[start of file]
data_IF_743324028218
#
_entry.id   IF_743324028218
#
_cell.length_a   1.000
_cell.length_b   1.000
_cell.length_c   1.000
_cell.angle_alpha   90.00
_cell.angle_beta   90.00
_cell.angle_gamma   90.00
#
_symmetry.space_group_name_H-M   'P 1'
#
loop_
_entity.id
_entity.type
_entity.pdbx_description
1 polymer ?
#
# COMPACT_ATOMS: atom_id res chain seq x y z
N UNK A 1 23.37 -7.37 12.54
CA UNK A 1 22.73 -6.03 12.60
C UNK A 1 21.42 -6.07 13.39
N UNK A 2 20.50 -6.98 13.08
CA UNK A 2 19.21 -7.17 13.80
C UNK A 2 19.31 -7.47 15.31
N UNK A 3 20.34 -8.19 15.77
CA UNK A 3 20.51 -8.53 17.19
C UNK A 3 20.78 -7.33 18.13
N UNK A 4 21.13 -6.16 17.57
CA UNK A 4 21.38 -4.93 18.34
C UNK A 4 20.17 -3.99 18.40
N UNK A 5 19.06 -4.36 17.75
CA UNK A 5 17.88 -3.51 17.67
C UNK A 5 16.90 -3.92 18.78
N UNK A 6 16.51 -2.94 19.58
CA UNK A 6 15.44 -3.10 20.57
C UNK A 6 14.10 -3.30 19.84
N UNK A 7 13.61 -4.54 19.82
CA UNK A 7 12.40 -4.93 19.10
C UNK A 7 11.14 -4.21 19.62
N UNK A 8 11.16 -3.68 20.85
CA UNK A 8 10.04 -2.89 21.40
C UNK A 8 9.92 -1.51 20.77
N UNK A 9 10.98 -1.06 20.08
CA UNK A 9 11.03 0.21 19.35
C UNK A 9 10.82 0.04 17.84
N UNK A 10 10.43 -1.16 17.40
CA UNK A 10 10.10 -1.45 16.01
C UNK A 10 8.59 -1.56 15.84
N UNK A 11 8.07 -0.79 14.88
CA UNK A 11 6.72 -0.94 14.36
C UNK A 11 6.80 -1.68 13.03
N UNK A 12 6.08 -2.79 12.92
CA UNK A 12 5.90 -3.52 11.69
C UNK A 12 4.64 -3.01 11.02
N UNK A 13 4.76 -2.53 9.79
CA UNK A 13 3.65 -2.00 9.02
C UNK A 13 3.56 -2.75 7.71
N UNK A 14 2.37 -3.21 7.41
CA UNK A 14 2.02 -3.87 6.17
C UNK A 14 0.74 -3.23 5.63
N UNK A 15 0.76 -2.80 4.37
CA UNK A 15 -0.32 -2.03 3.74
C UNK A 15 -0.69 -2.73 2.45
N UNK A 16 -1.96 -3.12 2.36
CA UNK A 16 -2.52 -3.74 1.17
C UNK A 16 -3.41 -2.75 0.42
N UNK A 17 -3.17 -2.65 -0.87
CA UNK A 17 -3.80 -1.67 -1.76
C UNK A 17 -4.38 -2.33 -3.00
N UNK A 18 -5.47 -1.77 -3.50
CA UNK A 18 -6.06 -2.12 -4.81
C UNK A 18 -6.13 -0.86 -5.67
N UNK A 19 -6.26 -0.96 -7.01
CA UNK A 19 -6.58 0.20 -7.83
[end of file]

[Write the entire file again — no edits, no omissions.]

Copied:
data_IF_743324028218
#
_entry.id   IF_743324028218
#
_cell.length_a   1.000
_cell.length_b   1.000
_cell.length_c   1.000
_cell.angle_alpha   90.00
_cell.angle_beta   90.00
_cell.angle_gamma   90.00
#
_symmetry.space_group_name_H-M   'P 1'
#
loop_
_entity.id
_entity.type
_entity.pdbx_description
1 polymer ?
#
# COMPACT_ATOMS: atom_id res chain seq x y z
N UNK A 1 23.37 -7.37 12.54
CA UNK A 1 22.73 -6.03 12.60
C UNK A 1 21.42 -6.07 13.39
N UNK A 2 20.50 -6.98 13.08
CA UNK A 2 19.21 -7.17 13.80
C UNK A 2 19.31 -7.47 15.31
N UNK A 3 20.34 -8.19 15.77
CA UNK A 3 20.51 -8.53 17.19
C UNK A 3 20.78 -7.33 18.13
N UNK A 4 21.13 -6.16 17.57
CA UNK A 4 21.38 -4.93 18.34
C UNK A 4 20.17 -3.99 18.40
N UNK A 5 19.06 -4.36 17.75
CA UNK A 5 17.88 -3.51 17.67
C UNK A 5 16.90 -3.92 18.78
N UNK A 6 16.51 -2.94 19.58
CA UNK A 6 15.44 -3.10 20.57
C UNK A 6 14.10 -3.30 19.84
N UNK A 7 13.61 -4.54 19.82
CA UNK A 7 12.40 -4.93 19.10
C UNK A 7 11.14 -4.21 19.62
N UNK A 8 11.16 -3.68 20.85
CA UNK A 8 10.04 -2.89 21.40
C UNK A 8 9.92 -1.51 20.77
N UNK A 9 10.98 -1.06 20.08
CA UNK A 9 11.03 0.21 19.35
C UNK A 9 10.82 0.04 17.84
N UNK A 10 10.43 -1.16 17.40
CA UNK A 10 10.10 -1.45 16.01
C UNK A 10 8.59 -1.56 15.84
N UNK A 11 8.07 -0.79 14.88
CA UNK A 11 6.72 -0.94 14.36
C UNK A 11 6.80 -1.68 13.03
N UNK A 12 6.08 -2.79 12.92
CA UNK A 12 5.90 -3.52 11.69
C UNK A 12 4.64 -3.01 11.02
N UNK A 13 4.76 -2.53 9.79
CA UNK A 13 3.65 -2.00 9.02
C UNK A 13 3.56 -2.75 7.71
N UNK A 14 2.37 -3.21 7.41
CA UNK A 14 2.02 -3.87 6.17
C UNK A 14 0.74 -3.23 5.63
N UNK A 15 0.76 -2.80 4.37
CA UNK A 15 -0.32 -2.03 3.74
C UNK A 15 -0.69 -2.73 2.45
N UNK A 16 -1.96 -3.12 2.36
CA UNK A 16 -2.52 -3.74 1.17
C UNK A 16 -3.41 -2.75 0.42
N UNK A 17 -3.17 -2.65 -0.87
CA UNK A 17 -3.80 -1.67 -1.76
C UNK A 17 -4.38 -2.33 -3.00
N UNK A 18 -5.47 -1.77 -3.50
CA UNK A 18 -6.06 -2.12 -4.81
C UNK A 18 -6.13 -0.86 -5.67
N UNK A 19 -6.26 -0.96 -7.01
CA UNK A 19 -6.58 0.20 -7.83